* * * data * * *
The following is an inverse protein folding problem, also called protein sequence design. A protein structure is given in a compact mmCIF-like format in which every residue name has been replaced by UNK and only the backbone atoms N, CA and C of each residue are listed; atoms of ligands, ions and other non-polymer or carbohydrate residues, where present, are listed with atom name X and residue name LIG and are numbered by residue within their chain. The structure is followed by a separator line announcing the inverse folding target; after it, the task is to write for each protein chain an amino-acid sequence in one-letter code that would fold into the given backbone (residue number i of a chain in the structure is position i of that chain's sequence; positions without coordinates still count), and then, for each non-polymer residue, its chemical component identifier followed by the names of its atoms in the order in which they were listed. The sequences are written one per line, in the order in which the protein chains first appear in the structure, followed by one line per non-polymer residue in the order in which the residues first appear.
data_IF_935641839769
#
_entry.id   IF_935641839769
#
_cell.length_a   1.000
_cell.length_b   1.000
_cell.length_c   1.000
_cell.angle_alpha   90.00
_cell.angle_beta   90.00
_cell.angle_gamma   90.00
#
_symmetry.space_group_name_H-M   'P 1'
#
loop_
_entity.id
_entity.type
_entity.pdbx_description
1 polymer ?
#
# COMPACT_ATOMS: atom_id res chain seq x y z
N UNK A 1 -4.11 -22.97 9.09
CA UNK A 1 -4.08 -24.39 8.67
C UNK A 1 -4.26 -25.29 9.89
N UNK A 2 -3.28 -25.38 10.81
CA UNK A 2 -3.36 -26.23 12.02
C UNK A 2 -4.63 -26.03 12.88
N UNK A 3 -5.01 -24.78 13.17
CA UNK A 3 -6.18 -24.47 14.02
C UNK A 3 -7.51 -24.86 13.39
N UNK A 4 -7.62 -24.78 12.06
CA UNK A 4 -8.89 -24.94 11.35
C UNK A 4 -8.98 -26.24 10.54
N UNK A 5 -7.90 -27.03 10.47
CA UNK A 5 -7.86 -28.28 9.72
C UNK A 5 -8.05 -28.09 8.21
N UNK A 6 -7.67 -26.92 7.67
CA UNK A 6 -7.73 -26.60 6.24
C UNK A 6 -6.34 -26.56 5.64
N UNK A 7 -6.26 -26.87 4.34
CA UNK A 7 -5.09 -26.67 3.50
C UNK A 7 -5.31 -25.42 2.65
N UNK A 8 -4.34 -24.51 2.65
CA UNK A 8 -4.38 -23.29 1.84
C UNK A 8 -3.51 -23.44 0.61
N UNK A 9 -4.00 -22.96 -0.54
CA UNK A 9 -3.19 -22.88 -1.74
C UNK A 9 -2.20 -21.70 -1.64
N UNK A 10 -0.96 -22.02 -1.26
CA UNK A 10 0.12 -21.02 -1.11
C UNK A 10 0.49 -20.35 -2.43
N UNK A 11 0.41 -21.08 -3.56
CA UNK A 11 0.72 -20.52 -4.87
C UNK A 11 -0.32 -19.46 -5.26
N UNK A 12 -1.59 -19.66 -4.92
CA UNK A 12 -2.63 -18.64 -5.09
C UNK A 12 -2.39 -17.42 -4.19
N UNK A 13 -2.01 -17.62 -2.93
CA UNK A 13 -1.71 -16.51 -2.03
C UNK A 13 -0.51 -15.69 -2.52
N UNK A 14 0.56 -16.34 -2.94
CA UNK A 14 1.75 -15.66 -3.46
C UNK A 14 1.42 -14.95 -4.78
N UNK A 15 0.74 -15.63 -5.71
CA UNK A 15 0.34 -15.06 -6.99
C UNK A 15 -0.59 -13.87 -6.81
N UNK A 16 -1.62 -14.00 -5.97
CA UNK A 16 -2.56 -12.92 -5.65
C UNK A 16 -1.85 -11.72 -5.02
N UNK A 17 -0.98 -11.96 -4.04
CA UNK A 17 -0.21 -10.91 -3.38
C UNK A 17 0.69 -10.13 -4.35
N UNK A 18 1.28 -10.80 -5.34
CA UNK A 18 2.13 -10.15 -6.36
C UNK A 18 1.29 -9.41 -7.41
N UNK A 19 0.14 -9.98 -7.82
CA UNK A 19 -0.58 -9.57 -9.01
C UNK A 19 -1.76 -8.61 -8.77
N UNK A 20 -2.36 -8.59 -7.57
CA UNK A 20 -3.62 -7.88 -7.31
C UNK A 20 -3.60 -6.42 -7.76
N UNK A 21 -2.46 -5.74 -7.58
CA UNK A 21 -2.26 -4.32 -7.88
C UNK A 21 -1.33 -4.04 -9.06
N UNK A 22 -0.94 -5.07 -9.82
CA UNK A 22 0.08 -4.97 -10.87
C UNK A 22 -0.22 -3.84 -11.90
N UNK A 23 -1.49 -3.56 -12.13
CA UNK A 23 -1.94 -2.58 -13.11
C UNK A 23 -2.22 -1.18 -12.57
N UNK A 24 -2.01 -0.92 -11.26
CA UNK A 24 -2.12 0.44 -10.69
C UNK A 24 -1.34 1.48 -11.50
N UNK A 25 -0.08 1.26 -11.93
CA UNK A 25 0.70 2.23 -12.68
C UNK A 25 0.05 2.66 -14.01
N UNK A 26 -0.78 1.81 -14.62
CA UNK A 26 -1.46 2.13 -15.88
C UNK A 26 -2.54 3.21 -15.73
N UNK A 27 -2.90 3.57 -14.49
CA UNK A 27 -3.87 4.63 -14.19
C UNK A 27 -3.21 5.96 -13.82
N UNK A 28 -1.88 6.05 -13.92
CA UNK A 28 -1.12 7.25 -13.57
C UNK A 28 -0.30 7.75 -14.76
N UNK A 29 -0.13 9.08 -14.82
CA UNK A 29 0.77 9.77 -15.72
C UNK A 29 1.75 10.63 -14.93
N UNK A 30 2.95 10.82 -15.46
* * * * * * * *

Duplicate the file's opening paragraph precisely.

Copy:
The following is an inverse protein folding problem, also called protein sequence design. A protein structure is given in a compact mmCIF-like format in which every residue name has been replaced by UNK and only the backbone atoms N, CA and C of each residue are listed; atoms of ligands, ions and other non-polymer or carbohydrate residues, where present, are listed with atom name X and residue name LIG and are numbered by residue within their chain. The structure is followed by a separator line announcing the inverse folding target; after it, the task is to write for each protein chain an amino-acid sequence in one-letter code that would fold into the given backbone (residue number i of a chain in the structure is position i of that chain's sequence; positions without coordinates still count), and then, for each non-polymer residue, its chemical component identifier followed by the names of its atoms in the order in which they were listed. The sequences are written one per line, in the order in which the protein chains first appear in the structure, followed by one line per non-polymer residue in the order in which the residues first appear.